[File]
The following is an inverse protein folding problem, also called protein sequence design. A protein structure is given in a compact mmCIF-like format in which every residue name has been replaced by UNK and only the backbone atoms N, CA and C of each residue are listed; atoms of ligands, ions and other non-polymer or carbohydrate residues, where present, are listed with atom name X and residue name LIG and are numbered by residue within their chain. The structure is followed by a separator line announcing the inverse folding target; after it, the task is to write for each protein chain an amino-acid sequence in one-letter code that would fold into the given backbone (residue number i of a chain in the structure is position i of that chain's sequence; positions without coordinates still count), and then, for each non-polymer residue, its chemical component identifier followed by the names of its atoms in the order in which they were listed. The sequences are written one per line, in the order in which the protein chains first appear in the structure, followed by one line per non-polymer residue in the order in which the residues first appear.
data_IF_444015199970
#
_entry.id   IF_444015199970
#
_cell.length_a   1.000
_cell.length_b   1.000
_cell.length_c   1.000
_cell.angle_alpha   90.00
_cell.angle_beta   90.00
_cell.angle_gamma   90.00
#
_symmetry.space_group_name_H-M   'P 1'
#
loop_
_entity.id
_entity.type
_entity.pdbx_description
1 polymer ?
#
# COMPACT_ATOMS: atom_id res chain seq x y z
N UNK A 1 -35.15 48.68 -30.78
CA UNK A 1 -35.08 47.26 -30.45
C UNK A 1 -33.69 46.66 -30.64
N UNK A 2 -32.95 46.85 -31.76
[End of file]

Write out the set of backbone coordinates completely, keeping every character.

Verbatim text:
The following is an inverse protein folding problem, also called protein sequence design. A protein structure is given in a compact mmCIF-like format in which every residue name has been replaced by UNK and only the backbone atoms N, CA and C of each residue are listed; atoms of ligands, ions and other non-polymer or carbohydrate residues, where present, are listed with atom name X and residue name LIG and are numbered by residue within their chain. The structure is followed by a separator line announcing the inverse folding target; after it, the task is to write for each protein chain an amino-acid sequence in one-letter code that would fold into the given backbone (residue number i of a chain in the structure is position i of that chain's sequence; positions without coordinates still count), and then, for each non-polymer residue, its chemical component identifier followed by the names of its atoms in the order in which they were listed. The sequences are written one per line, in the order in which the protein chains first appear in the structure, followed by one line per non-polymer residue in the order in which the residues first appear.
data_IF_444015199970
#
_entry.id   IF_444015199970
#
_cell.length_a   1.000
_cell.length_b   1.000
_cell.length_c   1.000
_cell.angle_alpha   90.00
_cell.angle_beta   90.00
_cell.angle_gamma   90.00
#
_symmetry.space_group_name_H-M   'P 1'
#
loop_
_entity.id
_entity.type
_entity.pdbx_description
1 polymer ?
#
# COMPACT_ATOMS: atom_id res chain seq x y z
N UNK A 1 -35.15 48.68 -30.78
CA UNK A 1 -35.08 47.26 -30.45
C UNK A 1 -33.69 46.66 -30.64
N UNK A 2 -32.95 46.85 -31.76